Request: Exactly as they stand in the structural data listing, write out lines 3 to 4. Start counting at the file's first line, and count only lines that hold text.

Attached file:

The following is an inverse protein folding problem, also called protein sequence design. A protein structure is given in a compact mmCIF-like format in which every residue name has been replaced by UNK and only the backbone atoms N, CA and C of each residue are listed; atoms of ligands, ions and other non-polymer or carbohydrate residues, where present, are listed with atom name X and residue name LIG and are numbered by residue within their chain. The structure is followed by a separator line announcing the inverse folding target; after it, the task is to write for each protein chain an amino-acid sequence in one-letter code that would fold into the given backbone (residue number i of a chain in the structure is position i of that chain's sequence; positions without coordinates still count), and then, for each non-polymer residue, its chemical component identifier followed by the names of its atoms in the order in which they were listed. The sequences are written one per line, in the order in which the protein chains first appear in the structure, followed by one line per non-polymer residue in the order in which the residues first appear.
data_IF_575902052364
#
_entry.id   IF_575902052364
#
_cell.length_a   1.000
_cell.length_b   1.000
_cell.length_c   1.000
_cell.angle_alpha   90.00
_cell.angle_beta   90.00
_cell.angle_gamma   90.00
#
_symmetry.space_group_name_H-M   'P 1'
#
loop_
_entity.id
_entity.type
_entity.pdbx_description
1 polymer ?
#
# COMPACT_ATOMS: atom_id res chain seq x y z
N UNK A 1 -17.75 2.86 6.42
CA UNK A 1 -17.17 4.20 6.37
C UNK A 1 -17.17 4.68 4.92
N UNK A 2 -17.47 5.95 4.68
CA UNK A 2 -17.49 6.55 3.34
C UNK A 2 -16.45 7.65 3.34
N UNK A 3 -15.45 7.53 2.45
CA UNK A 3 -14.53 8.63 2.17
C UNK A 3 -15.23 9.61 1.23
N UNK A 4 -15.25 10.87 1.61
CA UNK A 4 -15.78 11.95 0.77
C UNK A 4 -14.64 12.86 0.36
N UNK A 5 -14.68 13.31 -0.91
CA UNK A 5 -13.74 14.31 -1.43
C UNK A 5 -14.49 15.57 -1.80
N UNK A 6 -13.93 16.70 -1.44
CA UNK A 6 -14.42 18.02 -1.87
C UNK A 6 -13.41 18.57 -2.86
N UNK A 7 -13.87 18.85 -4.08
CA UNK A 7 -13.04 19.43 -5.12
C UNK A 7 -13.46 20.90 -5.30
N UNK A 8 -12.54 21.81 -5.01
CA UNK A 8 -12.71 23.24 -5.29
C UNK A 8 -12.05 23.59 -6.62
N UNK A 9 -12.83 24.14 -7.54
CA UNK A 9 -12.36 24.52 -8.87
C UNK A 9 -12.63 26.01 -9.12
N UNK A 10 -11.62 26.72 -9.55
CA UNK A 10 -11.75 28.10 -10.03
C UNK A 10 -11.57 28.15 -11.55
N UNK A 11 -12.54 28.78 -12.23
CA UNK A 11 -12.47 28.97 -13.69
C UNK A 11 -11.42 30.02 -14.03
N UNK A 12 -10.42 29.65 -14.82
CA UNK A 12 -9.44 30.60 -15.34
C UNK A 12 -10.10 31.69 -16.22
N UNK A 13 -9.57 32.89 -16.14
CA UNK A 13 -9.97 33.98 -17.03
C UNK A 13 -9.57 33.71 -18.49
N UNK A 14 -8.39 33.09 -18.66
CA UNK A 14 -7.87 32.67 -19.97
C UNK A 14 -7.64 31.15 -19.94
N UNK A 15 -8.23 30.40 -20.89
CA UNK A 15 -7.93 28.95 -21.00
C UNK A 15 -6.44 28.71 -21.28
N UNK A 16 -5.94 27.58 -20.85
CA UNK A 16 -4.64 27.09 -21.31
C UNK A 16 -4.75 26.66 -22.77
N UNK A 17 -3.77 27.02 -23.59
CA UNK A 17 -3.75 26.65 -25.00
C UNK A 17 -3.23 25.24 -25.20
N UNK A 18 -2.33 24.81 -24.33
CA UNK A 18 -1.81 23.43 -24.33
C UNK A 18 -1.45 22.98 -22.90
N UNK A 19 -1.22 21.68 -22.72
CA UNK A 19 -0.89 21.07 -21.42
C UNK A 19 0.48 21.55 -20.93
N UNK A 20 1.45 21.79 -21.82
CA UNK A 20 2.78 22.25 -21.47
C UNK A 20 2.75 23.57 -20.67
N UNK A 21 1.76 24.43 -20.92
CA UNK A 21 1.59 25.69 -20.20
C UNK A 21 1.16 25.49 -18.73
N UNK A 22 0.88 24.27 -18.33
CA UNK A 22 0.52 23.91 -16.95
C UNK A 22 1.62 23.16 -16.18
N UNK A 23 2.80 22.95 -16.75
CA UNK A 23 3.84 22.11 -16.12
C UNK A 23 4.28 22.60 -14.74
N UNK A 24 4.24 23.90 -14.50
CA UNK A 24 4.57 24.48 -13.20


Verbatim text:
#
_entry.id   IF_575902052364